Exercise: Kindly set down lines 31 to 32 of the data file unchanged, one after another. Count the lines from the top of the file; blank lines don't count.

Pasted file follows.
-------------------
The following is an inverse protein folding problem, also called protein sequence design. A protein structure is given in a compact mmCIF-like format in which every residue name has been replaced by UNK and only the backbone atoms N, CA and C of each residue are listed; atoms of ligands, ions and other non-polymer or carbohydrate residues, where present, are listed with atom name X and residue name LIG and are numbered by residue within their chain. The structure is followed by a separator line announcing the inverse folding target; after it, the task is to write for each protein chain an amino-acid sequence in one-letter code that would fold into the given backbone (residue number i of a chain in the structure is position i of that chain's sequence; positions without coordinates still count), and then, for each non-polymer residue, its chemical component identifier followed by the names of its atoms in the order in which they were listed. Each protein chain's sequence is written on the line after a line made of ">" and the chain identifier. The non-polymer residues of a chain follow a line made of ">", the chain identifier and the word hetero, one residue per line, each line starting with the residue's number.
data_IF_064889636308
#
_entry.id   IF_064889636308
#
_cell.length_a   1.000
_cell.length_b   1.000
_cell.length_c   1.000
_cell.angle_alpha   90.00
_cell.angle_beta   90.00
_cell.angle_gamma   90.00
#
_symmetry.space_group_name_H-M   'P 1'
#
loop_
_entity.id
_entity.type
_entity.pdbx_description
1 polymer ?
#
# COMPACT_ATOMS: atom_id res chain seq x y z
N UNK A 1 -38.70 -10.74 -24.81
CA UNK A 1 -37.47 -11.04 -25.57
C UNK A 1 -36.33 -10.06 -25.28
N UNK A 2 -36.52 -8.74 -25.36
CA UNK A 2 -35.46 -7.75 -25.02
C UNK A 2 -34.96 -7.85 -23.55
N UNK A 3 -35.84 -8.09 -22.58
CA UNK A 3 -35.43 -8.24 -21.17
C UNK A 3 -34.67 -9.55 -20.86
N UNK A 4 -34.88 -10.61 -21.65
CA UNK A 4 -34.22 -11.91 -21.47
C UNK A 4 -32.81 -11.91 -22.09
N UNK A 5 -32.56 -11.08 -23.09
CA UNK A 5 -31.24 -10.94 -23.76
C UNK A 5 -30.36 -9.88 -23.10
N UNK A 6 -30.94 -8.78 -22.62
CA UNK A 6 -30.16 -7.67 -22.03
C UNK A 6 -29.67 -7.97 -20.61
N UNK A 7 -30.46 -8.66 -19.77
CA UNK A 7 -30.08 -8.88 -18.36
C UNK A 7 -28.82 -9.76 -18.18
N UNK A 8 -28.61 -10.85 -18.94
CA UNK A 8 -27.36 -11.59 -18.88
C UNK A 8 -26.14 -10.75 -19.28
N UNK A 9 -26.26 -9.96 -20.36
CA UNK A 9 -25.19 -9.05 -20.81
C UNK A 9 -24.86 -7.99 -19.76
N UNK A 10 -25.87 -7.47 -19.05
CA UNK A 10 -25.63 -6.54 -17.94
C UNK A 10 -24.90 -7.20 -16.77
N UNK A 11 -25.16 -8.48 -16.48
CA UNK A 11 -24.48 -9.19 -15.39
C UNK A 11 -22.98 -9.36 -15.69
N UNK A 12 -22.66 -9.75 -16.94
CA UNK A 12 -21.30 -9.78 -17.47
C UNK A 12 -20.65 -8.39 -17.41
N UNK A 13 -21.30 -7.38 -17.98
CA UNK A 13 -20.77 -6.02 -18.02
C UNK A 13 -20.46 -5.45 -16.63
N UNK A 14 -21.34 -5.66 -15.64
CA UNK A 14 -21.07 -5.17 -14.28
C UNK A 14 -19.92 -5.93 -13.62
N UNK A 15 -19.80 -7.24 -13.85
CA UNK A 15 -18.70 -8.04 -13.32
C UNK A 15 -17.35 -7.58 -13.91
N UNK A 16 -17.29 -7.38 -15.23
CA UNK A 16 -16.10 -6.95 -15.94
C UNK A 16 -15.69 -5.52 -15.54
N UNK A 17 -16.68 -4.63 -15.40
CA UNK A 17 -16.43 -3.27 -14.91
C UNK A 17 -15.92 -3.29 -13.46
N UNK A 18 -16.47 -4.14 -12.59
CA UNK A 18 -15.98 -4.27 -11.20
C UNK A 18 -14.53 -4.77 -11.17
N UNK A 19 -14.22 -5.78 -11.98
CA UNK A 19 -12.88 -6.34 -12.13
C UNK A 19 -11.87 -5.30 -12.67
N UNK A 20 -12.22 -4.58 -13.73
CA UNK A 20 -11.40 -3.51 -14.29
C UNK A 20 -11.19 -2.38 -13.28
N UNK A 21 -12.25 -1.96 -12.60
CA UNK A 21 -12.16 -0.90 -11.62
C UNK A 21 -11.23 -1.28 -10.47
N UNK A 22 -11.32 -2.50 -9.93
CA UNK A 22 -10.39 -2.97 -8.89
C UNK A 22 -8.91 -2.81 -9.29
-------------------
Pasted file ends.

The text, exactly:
N UNK A 4 -34.88 -10.61 -21.65
CA UNK A 4 -34.22 -11.91 -21.47